Dire Straits in 1980 was high and low… high: riding success from the last two records, and adding E Street keyboardist Roy Bittan… low: David Knopfler left the band during recording of this record. Through it all, this became one helluva record. Check it out:
Tunnel Of Love opens with an organ/piano intro (which is part of The Carousel Waltz by Rodgers & Hammerstein), before the band kicks into full Dire Straits blues rock mode. “She had a ticket for the races… let it rock and let it roll,” indeed. Love it. Romeo & Juliet is one of the band’s biggest songs and you know why. How gorgeous can it get? Just listen… Of course it was a single too. Skateaway builds into a decent rocker, but there’s something in the production that makes the bass drum thump weirdly, with an echo or something. I can’t not hear it, especially in the good headphones.
Expresso Love grows into a solid Dire Straits via E Street sound, and the combination totally works. Hand In Hand starts out pretty with piano and gently strummed guitar, then becomes a full band mid-tempo love track with a decent swing to it… and then the feel shifts multiple times throughout the song, which really holds the ear. Solid Rock is exactly that, straight up bluesy barroom rock Dire Straits-style, complete with rollicking keys in the background. Go go go! And finally, Les Boys is an interesting slow country-ish stomp tune about what the boys are up to together… It’s definitely an oddity on the album, but it’s fine by me.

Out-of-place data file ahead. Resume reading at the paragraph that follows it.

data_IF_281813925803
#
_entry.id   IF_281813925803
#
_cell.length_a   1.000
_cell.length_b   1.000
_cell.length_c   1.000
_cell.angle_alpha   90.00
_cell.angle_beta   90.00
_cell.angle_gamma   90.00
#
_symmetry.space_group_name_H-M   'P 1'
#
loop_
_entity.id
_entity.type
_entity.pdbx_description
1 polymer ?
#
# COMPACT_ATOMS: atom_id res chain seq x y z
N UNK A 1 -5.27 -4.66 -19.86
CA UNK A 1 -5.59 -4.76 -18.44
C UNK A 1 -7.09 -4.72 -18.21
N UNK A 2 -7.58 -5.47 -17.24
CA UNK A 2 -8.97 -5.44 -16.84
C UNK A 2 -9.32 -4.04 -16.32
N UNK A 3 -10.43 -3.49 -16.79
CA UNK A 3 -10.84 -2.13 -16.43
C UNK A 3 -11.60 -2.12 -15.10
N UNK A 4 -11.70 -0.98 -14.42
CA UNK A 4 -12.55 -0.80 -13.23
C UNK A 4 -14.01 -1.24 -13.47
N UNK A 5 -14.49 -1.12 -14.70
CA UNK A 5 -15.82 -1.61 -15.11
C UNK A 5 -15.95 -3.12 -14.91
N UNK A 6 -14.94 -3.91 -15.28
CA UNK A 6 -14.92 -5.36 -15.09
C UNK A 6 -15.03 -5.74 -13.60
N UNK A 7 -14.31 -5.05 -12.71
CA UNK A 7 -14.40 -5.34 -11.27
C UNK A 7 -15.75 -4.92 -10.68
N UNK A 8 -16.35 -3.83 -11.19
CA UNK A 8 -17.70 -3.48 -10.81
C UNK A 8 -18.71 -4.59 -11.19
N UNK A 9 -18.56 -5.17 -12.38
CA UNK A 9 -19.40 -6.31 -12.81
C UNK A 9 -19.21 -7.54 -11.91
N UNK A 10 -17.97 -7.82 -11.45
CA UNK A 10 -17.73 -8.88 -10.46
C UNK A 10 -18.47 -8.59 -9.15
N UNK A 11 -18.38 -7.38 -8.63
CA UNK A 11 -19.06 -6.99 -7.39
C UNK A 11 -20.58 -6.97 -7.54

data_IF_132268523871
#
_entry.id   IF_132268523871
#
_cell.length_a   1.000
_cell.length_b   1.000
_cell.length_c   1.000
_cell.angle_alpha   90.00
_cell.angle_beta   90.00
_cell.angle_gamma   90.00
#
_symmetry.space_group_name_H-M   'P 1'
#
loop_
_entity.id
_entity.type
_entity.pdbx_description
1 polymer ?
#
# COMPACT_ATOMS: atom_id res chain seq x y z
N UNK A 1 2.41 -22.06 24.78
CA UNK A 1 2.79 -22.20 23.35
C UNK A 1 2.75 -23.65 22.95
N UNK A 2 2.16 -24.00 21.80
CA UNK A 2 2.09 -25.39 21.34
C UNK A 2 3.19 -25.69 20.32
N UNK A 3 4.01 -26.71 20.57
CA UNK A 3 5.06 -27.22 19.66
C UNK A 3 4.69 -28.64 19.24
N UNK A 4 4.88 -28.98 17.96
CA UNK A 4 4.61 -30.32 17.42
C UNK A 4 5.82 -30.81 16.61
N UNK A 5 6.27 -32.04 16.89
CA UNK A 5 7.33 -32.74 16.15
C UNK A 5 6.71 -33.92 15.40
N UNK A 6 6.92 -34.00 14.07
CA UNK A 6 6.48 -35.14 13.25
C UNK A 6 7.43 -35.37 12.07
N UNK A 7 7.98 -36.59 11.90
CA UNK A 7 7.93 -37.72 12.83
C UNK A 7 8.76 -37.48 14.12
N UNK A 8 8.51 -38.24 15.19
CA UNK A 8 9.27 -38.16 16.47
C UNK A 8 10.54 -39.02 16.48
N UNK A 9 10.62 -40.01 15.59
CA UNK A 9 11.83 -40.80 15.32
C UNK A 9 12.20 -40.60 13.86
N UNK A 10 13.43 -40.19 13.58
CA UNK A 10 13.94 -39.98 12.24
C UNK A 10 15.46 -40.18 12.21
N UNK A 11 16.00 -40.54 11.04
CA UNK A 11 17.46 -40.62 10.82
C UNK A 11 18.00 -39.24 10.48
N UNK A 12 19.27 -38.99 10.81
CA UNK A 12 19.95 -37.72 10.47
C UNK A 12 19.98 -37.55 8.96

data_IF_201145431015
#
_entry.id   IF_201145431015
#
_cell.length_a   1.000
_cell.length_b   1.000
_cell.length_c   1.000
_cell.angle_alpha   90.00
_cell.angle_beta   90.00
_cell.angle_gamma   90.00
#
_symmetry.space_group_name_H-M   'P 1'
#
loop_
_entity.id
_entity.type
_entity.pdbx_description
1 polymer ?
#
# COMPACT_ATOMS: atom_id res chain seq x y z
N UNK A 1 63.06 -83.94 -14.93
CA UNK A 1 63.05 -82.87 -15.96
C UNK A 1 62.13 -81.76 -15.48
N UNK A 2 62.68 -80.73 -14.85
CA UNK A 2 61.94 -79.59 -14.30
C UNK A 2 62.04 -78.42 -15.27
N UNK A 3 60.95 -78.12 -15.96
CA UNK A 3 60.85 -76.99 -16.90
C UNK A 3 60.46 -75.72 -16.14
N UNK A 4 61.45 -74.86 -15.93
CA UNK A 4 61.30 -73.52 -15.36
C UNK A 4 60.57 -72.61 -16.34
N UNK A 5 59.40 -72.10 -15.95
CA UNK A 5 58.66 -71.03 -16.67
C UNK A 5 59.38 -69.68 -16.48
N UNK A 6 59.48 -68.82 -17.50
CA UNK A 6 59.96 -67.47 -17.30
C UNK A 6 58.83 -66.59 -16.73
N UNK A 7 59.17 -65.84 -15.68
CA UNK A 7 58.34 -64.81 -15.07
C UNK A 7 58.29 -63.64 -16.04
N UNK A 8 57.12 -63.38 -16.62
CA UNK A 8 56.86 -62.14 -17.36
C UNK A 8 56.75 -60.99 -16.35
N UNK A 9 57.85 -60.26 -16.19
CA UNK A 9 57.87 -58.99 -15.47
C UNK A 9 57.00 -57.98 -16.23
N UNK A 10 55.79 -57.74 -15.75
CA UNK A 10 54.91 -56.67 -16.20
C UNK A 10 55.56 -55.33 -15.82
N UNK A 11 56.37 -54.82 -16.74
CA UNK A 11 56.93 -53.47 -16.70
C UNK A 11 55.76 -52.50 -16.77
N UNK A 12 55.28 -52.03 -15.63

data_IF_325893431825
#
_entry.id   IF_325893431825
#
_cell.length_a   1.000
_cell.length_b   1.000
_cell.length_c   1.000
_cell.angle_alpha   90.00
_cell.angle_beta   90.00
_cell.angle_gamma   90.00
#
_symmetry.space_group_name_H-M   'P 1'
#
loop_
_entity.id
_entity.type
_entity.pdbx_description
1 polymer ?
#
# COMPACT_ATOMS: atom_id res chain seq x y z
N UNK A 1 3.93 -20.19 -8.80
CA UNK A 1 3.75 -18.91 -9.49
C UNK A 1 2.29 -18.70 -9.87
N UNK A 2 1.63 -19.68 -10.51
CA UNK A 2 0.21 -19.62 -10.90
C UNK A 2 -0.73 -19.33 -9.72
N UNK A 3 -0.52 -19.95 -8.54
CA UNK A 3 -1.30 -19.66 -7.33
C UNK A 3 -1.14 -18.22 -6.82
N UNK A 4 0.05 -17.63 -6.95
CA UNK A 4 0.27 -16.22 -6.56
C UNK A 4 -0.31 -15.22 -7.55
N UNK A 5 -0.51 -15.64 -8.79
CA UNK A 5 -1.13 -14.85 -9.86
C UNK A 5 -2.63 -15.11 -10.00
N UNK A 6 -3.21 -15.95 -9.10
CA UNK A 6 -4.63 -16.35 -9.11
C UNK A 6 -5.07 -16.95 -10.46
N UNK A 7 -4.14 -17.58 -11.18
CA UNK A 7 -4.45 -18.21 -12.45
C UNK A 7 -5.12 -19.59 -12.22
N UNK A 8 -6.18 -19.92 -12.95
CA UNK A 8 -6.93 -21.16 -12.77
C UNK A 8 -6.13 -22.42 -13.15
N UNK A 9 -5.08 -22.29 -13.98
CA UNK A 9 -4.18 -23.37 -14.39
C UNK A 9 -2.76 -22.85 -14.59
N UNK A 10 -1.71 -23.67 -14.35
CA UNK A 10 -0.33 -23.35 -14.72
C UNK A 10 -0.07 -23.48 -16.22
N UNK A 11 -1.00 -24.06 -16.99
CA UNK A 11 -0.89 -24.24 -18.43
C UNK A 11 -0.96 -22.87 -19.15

I really liked this one, for the most part. A couple of odd choices, sound and tune-wise, but the overall record stands tall on the strength of its best songs, and it adds beautifully to the discography.
BONUS: For a great post and concert reminiscences on this one, READ 80SMETALMAN’S POST!